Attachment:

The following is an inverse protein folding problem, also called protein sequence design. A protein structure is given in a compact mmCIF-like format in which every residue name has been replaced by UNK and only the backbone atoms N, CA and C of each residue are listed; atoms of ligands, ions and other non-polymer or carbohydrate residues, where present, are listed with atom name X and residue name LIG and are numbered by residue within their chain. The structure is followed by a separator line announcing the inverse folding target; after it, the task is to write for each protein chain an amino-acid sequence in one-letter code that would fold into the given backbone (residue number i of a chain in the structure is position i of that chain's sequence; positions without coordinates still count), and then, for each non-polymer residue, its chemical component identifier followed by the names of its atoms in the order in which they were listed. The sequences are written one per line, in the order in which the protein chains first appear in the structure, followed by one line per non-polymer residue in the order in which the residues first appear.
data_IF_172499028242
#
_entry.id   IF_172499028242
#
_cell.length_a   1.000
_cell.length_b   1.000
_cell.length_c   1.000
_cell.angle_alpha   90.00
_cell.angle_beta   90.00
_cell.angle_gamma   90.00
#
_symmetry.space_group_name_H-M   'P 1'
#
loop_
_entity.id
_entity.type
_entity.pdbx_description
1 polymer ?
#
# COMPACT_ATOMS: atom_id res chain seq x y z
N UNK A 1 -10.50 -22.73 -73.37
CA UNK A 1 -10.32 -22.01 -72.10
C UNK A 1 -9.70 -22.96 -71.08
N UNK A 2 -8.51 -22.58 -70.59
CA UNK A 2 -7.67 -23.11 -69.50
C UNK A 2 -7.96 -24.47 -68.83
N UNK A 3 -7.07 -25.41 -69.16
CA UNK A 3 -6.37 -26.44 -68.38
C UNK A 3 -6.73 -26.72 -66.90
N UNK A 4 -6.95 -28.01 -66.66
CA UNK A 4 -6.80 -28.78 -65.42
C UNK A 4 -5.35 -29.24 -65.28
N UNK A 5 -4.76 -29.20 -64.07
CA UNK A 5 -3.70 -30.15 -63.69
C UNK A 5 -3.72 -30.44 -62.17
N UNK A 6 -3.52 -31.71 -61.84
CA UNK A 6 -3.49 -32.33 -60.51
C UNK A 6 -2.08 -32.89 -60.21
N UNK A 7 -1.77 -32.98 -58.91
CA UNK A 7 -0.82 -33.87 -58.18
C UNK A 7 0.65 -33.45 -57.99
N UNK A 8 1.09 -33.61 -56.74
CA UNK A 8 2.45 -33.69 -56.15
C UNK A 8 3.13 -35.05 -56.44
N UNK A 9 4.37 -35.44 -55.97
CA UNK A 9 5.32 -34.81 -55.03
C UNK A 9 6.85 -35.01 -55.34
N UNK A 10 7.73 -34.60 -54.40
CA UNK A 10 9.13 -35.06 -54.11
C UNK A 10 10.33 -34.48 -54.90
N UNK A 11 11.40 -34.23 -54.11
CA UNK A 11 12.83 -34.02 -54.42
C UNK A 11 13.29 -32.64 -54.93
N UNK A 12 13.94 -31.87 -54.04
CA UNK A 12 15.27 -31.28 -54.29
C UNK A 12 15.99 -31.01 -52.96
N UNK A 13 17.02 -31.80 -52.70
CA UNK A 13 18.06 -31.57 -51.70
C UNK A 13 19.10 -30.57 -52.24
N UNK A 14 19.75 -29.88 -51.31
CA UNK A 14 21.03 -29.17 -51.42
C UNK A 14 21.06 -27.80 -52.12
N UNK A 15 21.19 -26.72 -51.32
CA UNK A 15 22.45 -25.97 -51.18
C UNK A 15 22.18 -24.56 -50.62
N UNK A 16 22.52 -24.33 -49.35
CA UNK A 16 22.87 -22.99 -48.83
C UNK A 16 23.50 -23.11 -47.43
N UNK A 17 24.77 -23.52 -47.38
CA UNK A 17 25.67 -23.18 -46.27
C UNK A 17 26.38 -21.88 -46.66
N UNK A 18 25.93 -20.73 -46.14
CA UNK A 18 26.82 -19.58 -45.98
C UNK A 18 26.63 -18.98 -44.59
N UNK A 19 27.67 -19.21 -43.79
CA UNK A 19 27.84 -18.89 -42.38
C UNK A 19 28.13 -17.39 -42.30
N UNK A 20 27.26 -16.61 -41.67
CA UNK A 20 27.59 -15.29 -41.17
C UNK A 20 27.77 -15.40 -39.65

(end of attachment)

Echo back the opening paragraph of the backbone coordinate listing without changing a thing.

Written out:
The following is an inverse protein folding problem, also called protein sequence design. A protein structure is given in a compact mmCIF-like format in which every residue name has been replaced by UNK and only the backbone atoms N, CA and C of each residue are listed; atoms of ligands, ions and other non-polymer or carbohydrate residues, where present, are listed with atom name X and residue name LIG and are numbered by residue within their chain. The structure is followed by a separator line announcing the inverse folding target; after it, the task is to write for each protein chain an amino-acid sequence in one-letter code that would fold into the given backbone (residue number i of a chain in the structure is position i of that chain's sequence; positions without coordinates still count), and then, for each non-polymer residue, its chemical component identifier followed by the names of its atoms in the order in which they were listed. The sequences are written one per line, in the order in which the protein chains first appear in the structure, followed by one line per non-polymer residue in the order in which the residues first appear.